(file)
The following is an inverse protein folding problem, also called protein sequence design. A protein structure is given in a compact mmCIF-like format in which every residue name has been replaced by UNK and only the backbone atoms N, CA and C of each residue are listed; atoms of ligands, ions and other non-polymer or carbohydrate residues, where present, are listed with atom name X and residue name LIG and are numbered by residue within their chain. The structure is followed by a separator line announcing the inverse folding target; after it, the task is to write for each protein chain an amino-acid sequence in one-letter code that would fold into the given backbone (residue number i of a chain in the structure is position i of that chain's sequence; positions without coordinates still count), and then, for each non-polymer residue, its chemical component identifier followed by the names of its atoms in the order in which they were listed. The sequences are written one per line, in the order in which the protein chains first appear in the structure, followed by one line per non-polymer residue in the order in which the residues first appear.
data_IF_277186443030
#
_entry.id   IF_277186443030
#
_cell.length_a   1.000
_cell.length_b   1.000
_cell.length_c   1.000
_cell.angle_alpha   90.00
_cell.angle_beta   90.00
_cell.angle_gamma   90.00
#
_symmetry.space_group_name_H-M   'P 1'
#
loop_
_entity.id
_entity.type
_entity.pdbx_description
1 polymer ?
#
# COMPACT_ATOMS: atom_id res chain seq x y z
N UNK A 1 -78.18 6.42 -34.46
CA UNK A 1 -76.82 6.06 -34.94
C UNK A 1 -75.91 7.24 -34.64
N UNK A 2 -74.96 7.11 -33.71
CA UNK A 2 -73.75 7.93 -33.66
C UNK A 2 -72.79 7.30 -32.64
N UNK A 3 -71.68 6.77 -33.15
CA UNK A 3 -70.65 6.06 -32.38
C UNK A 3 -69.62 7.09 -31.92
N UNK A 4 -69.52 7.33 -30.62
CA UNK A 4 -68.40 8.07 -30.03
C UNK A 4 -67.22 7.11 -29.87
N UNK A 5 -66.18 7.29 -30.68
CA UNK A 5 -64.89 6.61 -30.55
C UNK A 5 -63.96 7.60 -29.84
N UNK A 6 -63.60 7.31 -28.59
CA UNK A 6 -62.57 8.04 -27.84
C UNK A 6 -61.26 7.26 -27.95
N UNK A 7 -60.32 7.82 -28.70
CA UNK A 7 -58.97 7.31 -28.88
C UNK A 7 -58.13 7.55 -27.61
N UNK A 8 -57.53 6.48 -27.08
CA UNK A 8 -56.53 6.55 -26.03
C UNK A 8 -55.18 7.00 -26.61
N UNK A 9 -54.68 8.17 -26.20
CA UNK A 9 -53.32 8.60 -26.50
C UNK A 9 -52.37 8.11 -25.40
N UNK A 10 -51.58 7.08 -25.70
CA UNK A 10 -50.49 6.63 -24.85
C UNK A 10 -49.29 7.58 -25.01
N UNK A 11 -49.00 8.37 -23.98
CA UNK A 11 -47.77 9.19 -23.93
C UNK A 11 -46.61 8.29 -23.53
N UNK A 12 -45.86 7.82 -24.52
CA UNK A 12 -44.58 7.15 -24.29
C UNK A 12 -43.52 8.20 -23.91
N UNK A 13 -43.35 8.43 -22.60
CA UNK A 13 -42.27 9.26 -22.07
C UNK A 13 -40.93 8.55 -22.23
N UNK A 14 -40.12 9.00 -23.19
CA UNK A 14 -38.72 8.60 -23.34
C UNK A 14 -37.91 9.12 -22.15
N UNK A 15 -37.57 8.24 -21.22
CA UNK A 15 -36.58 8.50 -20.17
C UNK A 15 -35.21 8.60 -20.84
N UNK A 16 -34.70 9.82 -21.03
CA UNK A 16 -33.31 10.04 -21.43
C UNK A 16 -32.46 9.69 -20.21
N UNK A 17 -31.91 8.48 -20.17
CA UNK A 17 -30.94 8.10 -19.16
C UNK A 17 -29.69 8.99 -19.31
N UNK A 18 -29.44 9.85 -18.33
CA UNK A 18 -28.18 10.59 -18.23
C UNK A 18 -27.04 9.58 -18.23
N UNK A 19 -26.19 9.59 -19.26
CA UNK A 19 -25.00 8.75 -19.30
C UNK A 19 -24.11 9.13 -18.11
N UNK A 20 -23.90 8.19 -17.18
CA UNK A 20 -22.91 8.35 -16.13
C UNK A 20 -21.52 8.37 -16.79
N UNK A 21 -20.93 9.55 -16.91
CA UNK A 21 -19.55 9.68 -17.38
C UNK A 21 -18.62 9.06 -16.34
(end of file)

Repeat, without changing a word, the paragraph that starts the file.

The following is an inverse protein folding problem, also called protein sequence design. A protein structure is given in a compact mmCIF-like format in which every residue name has been replaced by UNK and only the backbone atoms N, CA and C of each residue are listed; atoms of ligands, ions and other non-polymer or carbohydrate residues, where present, are listed with atom name X and residue name LIG and are numbered by residue within their chain. The structure is followed by a separator line announcing the inverse folding target; after it, the task is to write for each protein chain an amino-acid sequence in one-letter code that would fold into the given backbone (residue number i of a chain in the structure is position i of that chain's sequence; positions without coordinates still count), and then, for each non-polymer residue, its chemical component identifier followed by the names of its atoms in the order in which they were listed. The sequences are written one per line, in the order in which the protein chains first appear in the structure, followed by one line per non-polymer residue in the order in which the residues first appear.